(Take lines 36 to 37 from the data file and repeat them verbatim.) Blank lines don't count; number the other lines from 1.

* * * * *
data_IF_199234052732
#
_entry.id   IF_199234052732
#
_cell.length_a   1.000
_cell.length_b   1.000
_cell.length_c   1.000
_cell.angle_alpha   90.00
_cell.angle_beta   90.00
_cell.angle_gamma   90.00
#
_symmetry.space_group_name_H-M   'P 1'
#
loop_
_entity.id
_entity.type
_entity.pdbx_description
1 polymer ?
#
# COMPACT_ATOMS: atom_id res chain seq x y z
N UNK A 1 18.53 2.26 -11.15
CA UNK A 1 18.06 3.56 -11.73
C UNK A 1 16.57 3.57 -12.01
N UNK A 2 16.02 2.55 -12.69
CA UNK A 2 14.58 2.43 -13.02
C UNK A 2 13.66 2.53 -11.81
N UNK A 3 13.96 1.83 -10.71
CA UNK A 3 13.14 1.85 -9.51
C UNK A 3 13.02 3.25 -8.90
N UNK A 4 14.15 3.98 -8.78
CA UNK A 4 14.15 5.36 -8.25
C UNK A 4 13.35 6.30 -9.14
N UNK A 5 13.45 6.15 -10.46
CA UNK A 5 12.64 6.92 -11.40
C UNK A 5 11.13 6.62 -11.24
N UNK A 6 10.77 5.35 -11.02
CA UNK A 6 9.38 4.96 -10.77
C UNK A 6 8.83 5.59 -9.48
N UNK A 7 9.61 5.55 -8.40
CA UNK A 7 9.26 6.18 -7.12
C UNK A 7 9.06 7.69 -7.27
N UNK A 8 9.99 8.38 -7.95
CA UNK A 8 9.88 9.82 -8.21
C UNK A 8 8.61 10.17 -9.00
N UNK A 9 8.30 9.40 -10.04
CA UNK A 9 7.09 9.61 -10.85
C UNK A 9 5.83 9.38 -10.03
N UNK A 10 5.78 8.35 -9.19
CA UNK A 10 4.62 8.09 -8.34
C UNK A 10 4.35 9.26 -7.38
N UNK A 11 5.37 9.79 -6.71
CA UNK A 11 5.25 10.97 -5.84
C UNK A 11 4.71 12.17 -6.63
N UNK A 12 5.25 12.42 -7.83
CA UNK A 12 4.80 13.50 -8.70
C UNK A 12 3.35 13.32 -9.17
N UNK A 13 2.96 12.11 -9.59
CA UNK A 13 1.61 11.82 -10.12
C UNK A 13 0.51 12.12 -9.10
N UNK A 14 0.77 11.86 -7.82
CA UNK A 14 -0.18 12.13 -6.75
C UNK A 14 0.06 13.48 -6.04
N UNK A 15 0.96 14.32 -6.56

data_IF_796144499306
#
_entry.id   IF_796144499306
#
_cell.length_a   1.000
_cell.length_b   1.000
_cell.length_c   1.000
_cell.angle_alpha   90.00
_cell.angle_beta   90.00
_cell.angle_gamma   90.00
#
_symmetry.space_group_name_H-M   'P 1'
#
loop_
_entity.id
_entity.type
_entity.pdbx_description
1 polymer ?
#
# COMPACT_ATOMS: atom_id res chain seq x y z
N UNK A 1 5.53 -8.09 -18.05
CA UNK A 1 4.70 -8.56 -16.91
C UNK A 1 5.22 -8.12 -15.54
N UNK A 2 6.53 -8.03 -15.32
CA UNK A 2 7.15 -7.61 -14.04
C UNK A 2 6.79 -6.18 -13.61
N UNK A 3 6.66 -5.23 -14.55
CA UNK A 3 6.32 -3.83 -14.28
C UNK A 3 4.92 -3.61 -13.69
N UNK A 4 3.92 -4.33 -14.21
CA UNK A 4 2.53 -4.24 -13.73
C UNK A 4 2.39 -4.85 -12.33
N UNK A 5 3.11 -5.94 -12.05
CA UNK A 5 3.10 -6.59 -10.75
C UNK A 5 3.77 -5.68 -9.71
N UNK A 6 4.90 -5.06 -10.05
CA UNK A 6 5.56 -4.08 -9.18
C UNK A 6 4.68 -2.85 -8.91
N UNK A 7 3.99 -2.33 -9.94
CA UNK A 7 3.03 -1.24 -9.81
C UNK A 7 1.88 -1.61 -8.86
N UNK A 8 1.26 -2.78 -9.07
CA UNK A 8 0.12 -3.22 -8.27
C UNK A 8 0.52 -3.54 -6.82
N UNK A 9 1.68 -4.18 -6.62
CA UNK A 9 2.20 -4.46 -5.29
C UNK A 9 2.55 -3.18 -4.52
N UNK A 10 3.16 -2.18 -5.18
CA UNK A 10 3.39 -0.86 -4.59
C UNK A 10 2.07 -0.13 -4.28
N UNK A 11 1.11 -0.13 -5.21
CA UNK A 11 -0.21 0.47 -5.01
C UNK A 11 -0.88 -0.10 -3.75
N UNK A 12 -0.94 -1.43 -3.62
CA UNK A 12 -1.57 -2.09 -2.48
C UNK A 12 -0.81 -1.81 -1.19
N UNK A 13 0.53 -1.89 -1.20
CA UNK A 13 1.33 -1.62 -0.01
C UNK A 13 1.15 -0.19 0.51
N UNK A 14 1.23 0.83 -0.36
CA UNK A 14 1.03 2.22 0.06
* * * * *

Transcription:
N UNK A 6 10.77 5.35 -11.02
CA UNK A 6 9.38 4.96 -10.77